America is nothing if not a nation full of quirks, with phallic symbols near the halls of power (how you doing, Washington Monument). Sometimes the lewdness is even more overt, especially if you've got a dirty mind. For example, there are multiple towns with the name Virgin and Rough and Ready dotted across the nation. If the latter doesn't make you think of condoms, congratulations. You are propriety personified. We've gathered more town names to tickle your funny bone below.
The city of Bald Knob may be known as the place "where the Ozarks meet the Delta," but with a name like that, it may as well be known as the place where 12-year-old boys are guaranteed to guffaw.
Nearby Blue Ball got its name thanks to former resident Salina Millard who thought the mountain she could see from her home looked like, well, a large blue ball. Ouch is all we've got to say about that! The Natural State also has a city called Weiner for good measure.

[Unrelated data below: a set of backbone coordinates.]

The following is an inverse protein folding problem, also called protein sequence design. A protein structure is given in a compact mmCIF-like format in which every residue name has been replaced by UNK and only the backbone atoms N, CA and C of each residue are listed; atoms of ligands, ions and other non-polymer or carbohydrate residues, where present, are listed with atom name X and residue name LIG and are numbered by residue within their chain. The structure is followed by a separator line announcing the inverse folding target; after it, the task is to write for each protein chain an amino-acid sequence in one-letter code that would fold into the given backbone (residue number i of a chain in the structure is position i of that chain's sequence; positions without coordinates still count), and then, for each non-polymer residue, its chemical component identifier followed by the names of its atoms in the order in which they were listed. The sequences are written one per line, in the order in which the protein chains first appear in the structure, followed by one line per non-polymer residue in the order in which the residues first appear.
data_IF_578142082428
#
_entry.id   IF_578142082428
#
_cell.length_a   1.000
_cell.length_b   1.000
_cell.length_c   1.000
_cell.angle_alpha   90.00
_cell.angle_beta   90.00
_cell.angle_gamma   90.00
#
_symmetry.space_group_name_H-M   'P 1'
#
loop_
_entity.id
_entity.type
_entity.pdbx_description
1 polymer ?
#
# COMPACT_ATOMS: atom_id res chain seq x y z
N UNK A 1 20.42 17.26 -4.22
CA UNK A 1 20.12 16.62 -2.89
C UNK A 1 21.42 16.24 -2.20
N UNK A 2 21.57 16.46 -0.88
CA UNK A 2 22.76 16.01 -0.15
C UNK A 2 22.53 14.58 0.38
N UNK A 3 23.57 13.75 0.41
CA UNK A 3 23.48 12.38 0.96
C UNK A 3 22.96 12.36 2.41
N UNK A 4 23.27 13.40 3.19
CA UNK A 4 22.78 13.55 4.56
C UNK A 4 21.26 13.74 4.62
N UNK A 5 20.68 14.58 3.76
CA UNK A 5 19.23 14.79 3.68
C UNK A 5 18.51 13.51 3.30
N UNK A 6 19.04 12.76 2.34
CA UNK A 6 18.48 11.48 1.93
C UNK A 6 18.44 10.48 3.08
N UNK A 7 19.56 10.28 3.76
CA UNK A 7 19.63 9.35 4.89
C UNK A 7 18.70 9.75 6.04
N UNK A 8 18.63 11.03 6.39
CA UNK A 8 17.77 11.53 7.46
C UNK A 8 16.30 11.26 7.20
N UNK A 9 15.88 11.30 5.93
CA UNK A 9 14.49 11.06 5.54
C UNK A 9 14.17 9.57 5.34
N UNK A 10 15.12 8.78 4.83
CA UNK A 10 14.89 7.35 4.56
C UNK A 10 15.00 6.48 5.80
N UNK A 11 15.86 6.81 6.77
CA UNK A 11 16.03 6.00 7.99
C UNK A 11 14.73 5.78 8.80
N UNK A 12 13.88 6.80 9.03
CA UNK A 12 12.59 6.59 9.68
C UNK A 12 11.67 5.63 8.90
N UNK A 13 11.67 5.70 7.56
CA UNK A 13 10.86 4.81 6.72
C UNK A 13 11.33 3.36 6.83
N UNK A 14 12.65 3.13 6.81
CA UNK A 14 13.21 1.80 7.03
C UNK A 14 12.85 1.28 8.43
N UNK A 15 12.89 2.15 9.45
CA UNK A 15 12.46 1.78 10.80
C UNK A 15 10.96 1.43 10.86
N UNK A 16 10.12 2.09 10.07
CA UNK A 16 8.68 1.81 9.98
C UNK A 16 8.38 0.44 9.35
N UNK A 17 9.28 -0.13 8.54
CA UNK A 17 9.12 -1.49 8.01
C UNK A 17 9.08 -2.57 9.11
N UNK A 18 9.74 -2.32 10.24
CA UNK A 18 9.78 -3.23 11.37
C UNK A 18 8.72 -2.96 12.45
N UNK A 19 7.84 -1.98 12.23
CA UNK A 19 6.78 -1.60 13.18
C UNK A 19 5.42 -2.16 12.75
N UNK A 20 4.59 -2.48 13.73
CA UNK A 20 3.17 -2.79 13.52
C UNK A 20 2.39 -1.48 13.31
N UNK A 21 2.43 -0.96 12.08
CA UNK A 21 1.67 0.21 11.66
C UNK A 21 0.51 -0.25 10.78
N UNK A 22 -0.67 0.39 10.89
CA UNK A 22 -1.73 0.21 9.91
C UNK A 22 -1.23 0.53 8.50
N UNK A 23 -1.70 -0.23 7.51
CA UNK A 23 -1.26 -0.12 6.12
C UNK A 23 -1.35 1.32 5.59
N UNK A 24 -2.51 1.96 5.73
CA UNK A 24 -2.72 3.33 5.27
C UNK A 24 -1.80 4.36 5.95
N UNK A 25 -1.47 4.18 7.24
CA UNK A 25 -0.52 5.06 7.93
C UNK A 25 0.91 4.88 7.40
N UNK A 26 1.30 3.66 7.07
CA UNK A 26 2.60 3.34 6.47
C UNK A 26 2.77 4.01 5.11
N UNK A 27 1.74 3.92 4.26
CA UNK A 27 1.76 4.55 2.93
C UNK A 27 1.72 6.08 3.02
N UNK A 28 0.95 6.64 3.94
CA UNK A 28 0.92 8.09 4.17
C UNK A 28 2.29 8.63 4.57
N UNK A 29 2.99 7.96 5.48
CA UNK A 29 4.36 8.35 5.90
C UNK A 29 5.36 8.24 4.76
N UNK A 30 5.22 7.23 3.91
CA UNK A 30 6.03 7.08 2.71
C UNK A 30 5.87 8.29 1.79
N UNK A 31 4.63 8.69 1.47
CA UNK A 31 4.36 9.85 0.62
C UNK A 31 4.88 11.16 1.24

In the mood for some toilet humor? Head for Kaka in Maricopa County. And if you had to come across the city of Show Low during a road trip with a couple of children in tow, you might be inclined to yell, "Close your eyes, kids!" But don't worry—your offspring's innocence should live to see another day.
Show Low got its name from a poker game between two early settlers, in case you're wondering what happened there.
With rumors that some of San Francisco's streets are named after 19th-century sex workers and the San Fernando Valley's notoriety for producing porn, the Golden State has a bit of a rep. It should come as no surprise then that California has such on-theme destinations as Chubbuck, Clam Beach, Johnsondale, Fort Dick, and Hooker.
Hooker is named for pioneer J.M Hooker, not a prevailing community-wide love for illegal prostitution, by the way.
The Centennial State is known for having a dry climate—that might explain why Colorado has a low-key obsession with wetness. From Lubers in the eastern part of the state to Wetmore, an hour south of Colorado Springs, there are plenty of thirsty town names to put a smirk on your face.
Meanwhile, the town of Lay is so named because of Lieutenant McCalla. He had a sweetheart, Miss Lay, who lived all the way in Chicago. Not content with mere daydreaming, McCalla named his camp after his future wife.